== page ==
36

MCMILLIN CANNOT KEEP INMATES IN JAIL

Malcolm McMillin and his staff have shown gross incompetence in their handling of violent felons. The sheriff unknowingly let a convicted murderer serve their time, and escape from, low-security facilities. He handed out weekend passes to allow violent criminals to leave prison until the Mississippi Attorney General put a stop to the policy. He also sent violent inmates out to work in the community, a practice that was again halted by higher authorities. Sheriff McMillin's gentle handling of Hinds County inmates have resulted in at least 16 escapes (one still at-large) over the last dozen years.

Hits

NEGLIGENCE LED TO ESCAPE OF MURDERER

In Oct. 2003, convicted murderer and Hinds County Penal Farm inmate George Graham stole a county truck and escaped from prison. While Mr. Graham was caught before he could do any more harm, it badly exposed the Sheriff's Department's negligence. The penal farm is a place for low-risk inmates to be put to work, and Mr. Graham had no business being there in the first place, a fact Sheriff McMillin readily admitted. A review of all the inmate's files afterward led to eight more inmates being put back into the county jail, including another convicted murder who was mistakenly in the low-facility center.

37

PRISONERS GIVEN GET OUT OF JAIL FREE CARDS

Just a month before convicted murderer George Graham escaped from a low-security facility in 2003, Malcolm McMillin was embarrassed when Attorney General Mike Moore had to tell him to stop giving out weekend passes to inmates, including convicted sex offenders, killers and armed robbers. This came five years after one of the weekend pass recipients, a convicted burglar, abused the privilege and never came back to prison.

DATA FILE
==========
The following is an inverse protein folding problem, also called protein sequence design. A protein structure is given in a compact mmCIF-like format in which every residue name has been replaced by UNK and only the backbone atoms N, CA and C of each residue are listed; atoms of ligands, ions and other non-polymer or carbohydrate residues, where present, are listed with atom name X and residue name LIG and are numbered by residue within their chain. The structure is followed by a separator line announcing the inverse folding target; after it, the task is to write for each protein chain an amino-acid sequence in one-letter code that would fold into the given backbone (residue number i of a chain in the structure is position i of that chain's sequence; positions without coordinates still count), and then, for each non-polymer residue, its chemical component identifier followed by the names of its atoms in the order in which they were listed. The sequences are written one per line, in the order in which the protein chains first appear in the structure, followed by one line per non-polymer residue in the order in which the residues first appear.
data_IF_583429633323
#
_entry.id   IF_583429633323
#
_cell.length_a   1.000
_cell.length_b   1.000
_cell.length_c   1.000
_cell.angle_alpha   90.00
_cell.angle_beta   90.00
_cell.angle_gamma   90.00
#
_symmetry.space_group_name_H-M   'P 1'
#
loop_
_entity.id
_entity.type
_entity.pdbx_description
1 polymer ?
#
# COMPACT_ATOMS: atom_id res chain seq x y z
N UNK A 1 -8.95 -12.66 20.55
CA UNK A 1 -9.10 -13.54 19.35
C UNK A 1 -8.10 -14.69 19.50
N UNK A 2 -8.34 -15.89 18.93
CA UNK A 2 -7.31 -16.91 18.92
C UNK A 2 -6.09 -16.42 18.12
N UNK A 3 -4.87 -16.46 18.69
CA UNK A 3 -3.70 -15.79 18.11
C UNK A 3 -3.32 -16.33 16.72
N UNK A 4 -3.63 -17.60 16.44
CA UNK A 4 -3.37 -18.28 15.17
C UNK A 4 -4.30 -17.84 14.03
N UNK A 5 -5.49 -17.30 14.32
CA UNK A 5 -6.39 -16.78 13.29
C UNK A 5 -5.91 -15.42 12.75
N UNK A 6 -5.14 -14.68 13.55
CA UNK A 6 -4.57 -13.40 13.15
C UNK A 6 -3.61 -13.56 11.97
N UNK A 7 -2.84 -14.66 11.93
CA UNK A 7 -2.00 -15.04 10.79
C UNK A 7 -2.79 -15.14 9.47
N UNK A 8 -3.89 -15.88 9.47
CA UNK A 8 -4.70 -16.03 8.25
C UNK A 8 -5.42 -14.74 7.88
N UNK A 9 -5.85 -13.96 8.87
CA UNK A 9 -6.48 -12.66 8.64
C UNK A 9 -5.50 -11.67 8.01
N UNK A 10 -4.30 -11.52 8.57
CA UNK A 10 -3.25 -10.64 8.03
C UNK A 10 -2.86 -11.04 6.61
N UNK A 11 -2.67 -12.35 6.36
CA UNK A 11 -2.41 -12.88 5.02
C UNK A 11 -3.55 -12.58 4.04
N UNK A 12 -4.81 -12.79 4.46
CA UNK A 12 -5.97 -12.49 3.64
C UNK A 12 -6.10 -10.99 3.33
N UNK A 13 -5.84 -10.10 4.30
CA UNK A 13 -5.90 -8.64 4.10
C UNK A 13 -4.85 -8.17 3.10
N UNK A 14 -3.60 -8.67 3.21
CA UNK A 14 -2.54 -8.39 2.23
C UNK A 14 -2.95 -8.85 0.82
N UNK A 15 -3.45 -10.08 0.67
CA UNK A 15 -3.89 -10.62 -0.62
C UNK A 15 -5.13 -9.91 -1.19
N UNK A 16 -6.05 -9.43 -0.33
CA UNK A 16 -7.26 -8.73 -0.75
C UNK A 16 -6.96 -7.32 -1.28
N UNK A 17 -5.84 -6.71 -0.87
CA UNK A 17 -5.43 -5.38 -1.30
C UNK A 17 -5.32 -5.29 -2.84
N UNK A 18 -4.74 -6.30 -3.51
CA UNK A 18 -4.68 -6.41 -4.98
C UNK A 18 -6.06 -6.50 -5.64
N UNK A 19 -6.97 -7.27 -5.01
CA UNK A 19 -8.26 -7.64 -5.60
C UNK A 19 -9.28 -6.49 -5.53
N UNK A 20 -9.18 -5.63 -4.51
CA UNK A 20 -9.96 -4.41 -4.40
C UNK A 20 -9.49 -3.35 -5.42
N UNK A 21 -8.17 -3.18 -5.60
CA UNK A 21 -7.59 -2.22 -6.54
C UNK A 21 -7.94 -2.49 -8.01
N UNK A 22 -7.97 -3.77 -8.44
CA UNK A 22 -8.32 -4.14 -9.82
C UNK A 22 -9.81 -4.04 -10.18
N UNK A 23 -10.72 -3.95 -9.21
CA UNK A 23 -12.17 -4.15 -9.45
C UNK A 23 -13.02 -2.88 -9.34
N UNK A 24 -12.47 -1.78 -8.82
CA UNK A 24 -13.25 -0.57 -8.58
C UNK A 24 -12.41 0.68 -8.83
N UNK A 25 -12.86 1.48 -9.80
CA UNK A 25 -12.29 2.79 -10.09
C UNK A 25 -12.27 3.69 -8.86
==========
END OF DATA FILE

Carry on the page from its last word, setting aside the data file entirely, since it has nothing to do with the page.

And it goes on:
PRISON

BREAK

Over the past dozen years or so, at least 16 inmates have escaped from the Hinds County Penal Farm, where inmates leave the grounds with armed deputies to participate in work programs. 15 of them were caught relatively quickly, but one of them, a convicted burglar and drug user, is still at-large to this day. Another four, including two rapists, escaped from the county jail. All four were eventually caught.

SENDING

VIOLENT INMATES INTO THE COMMUNITY

Malcolm McMillin is such a strong believer in rehabilitation that he has no problem sending inmates, even violent ones, out into the community. In 2009, the state Department of Corrections had to tell the sheriff to stop sending inmates out to work, as he was violating the law. Sheriff McMillin also created a program that let convicted felons be volunteer firefighters.

38

* Negligence
READ THESE LIPS

Led to Escape of Murderer

"I assume

responsibility

for

those

things

where I may have made mistakes, errors in judgment, where I may not have maintained as close an oversight, where I delegated responsibilities I should have kept to myself"
- Malcolm McMillin, on failing to notice a smuggling ring in the jail, for not knowing a murderer was working on a minimum-security penal farm, and for busting his budget by hundreds of thousands dollars (Clarion-Ledger, Jul. 26, 2004) of

"Whose fault it is? I'm the sheriff of Hinds County. The buck stops here, he said. "1can't
If

undo anything but I can say... happen
convicted

this won't
after a

again.

If

-

Malcolm

McMillin,

murderer was placed in a low-security

facility by mistake and then escaped (Clarion-Ledger, Nov. 1,2003)

In Oct. 2003, convicted

murderer and Hinds County Penal Farm

inmate George Graham stole a county truck and escaped from prison. While Mr. Graham was caught before he could do any

more harm, it badly exposed the Sheriffs Department's negligence.

39

The penal farm is a place for low-risk inmates to be put to work, and Mr. Graham had no business being there in the first place, a fact Sheriff McMillin readily admitted. A review of all the inmate's files afterward led to eight more inmates being put back into the county jail, including another convicted murder who was mistakenly in the low-facility center.

2003: Convicted Murderer Escaped from Penal Farm
In Oct. 2003, convicted murderer George Graham escaped from the Hinds County Penal Farm. He was captured the next day. Graham stole a county truck Oct. 31 and led police on a chase before disappearing in a wooded area near Clinton. He tricked deputies by rolling up some clothes and placing them under his bed covers but was captured the next day. The sheriff said Graham, based on the nature of his crime, never should have been accepted at the low-security Penal Farm. Graham and nine other inmates considered high-risk were sent to state prisons earlier this month. "Just remember where the guy is today," McMillin said. (Clarion-Ledger, Dec. 11, 2003)

40

Murderer at Farm by Mistake